Diesel exhaust particle exposure increased white blood cell numbers, tumour necrosis factor α (TNF α) in lung fluid, and enhanced airway resistance. It also increase signals of stress and systolic blood pressure. When mice were given curcumin (45 mg/kg) 1 h before exposure, it significantly prevented the effects listed above mainly through use of its anti-inflammatory ability.

Studies such as this suggest we need more research on using curcumin and other supplements in populations exposed to air pollution. Curcumin is already a popular supplement, and it looks like it can add another string to its bow in regards to pollution.


Nemmar A, Subramaniyan D, Ali BH. Protective effect of curcumin on pulmonary and cardiovascular effects induced by repeated exposure to diesel exhaust particles in mice. PLoS One. 2012;7(6):e39554. doi: 10.1371/journal.pone.0039554. Epub 2012 Jun 22.

Photo by Clem Onojeghuo on Unsplash

Have you ever tried to get rid of a turmeric stain from clothes or your kitchen counter? It resists the fiercest scrubbing. But it may be some consolation to know that the power of turmeric is not limited to its colour.

Part of the ginger family, turmeric has been used for generations, not only to boost flavour in cooking, but also to support wellbeing. The success of turmeric in treating ailments is believed to be thanks to curcumin, a natural chemical compound found in it. And the more we get to know about it, the more evidence seems to support the choice of curcumin for a boost to mind and body.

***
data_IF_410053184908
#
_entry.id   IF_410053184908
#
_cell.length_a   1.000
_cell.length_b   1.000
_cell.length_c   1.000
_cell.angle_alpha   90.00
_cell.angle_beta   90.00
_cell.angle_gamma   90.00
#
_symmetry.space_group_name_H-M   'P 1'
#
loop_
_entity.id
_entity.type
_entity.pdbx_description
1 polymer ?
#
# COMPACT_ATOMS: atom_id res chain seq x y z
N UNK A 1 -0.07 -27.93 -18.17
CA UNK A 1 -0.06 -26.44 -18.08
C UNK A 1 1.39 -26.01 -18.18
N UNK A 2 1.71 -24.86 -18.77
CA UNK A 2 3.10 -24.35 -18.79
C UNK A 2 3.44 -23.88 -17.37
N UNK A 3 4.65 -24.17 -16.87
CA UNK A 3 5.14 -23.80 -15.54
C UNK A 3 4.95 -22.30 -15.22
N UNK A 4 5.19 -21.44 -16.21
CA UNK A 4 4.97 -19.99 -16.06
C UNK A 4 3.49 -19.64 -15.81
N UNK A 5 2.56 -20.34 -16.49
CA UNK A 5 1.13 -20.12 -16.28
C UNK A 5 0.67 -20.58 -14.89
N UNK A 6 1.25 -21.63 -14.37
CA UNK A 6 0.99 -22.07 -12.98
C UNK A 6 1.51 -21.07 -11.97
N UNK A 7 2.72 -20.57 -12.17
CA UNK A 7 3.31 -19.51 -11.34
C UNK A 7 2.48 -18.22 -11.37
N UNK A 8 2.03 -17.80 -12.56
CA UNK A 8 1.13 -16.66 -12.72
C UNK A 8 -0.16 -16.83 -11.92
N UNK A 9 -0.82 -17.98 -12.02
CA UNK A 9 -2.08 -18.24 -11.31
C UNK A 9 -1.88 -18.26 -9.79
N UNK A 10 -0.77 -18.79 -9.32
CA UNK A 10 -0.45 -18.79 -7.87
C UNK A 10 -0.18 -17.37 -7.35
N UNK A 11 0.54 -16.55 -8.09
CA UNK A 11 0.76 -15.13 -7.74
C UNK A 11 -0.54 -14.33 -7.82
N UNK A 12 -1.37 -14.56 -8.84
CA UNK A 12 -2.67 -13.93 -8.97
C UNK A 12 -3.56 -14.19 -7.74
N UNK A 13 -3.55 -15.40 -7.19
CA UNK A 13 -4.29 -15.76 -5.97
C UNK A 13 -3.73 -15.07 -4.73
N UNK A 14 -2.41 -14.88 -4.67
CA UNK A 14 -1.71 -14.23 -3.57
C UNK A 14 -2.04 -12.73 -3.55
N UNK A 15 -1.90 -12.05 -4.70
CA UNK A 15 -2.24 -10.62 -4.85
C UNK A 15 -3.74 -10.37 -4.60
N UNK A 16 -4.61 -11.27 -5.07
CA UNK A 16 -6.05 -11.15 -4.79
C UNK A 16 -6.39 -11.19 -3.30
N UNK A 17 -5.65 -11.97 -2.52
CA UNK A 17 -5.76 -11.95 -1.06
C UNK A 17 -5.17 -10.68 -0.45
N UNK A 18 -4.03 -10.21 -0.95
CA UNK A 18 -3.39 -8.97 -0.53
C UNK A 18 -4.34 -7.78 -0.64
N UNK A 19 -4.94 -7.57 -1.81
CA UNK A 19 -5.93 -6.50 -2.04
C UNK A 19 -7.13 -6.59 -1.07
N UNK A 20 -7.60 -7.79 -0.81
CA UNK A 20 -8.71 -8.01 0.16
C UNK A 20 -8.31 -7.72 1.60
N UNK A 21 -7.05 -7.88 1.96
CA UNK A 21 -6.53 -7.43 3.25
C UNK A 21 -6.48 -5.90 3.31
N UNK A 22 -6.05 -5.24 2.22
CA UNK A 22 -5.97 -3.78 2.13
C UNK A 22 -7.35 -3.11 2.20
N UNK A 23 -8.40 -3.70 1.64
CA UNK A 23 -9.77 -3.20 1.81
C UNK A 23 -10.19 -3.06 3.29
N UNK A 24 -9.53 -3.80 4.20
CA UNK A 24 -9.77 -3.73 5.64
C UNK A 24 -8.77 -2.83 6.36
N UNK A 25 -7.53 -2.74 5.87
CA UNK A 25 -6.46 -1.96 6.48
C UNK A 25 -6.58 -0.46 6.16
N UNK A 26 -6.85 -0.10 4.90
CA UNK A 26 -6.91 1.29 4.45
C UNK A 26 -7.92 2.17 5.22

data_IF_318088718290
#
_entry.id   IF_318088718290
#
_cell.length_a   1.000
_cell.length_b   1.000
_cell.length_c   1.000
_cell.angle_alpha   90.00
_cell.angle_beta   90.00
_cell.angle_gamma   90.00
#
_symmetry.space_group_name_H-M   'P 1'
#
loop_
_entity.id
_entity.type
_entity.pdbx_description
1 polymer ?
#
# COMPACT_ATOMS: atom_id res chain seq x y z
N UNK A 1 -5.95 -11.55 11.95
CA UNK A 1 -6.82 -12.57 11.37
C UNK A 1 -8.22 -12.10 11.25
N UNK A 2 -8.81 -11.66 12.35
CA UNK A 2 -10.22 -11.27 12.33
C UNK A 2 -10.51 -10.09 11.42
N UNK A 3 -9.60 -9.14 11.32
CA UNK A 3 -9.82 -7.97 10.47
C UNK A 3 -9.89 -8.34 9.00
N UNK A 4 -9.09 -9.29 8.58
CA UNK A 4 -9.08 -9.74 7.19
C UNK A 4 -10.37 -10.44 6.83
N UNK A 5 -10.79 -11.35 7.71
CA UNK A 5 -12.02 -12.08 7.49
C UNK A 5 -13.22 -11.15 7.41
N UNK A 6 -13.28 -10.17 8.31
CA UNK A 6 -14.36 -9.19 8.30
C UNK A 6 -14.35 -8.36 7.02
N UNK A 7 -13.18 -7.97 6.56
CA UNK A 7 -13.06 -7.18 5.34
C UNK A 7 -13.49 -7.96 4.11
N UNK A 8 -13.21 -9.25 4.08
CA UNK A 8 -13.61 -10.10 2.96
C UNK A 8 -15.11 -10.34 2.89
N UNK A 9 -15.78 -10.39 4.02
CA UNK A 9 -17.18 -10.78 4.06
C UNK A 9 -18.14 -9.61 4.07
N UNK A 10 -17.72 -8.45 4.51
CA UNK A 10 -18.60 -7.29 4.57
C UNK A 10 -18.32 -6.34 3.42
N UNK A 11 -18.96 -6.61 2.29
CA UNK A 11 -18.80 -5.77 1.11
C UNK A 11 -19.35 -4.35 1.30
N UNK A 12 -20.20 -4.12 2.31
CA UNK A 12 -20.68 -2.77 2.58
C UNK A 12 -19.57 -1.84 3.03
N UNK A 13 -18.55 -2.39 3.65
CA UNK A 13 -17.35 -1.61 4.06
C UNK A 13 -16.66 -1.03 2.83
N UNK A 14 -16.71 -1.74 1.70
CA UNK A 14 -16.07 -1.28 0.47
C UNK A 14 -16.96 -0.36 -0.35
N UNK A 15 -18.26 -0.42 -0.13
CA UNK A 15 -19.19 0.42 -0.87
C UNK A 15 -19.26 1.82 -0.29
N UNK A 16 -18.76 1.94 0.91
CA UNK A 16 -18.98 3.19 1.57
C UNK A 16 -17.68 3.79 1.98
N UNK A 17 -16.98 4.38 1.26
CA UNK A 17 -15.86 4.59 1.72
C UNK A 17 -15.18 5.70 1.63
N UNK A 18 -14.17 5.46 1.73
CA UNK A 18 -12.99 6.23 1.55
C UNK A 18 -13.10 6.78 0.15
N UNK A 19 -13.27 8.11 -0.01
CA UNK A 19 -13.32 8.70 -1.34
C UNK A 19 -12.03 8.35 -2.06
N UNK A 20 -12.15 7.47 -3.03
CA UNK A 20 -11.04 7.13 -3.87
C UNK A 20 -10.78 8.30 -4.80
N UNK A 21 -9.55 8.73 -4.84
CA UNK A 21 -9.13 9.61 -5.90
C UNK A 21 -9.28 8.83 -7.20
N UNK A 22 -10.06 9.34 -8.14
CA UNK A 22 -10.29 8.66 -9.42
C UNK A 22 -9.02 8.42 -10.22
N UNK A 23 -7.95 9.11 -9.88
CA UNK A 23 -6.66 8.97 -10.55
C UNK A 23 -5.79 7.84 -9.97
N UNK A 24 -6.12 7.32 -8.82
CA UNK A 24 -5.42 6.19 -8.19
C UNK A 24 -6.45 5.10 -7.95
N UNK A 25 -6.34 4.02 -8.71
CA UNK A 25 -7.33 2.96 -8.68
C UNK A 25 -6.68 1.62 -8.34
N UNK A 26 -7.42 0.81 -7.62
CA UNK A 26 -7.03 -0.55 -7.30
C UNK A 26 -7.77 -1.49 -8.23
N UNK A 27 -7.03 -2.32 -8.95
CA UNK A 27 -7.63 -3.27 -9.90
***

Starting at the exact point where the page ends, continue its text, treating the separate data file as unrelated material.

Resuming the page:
Curcumin has antioxidant and anti-inflammatory properties, and has been shown to have benefits for the bowel, breast, pancreas and liver. Antioxidants fight against free radicals in the body, which damage cells and contribute to disease. Many studies have revealed that curcumin also works with the nervous system, including the brain, and there has been further research to see whether curcumin could be used to treat depression.

While turmeric, and therefore curcumin, is common in Indian and South Asian cooking, the typical Western diet could benefit from more. We know that, for curcumin to be absorbed into the body effectively, it’s best either eaten with fat or heated in oil before it is eaten. Mixing it with small amounts of olive or rapeseed oil (high in essential fats) is probably the best option. However, for curcumin to have an impact in our bodies, we need to keep enough of it in the blood and it can be difficult to get this much from diet alone.

Scientists continue to study curcumin to try and understand the full extent of its promise. In the meantime, the nutritional evidence firmly supports the inclusion of curcumin in our diets, especially where we have specific health concerns.

Altruvita Curcumin+ contains use CurcuWIN® a form of curcumin that is 46 times more absorbable than standard curcumin**.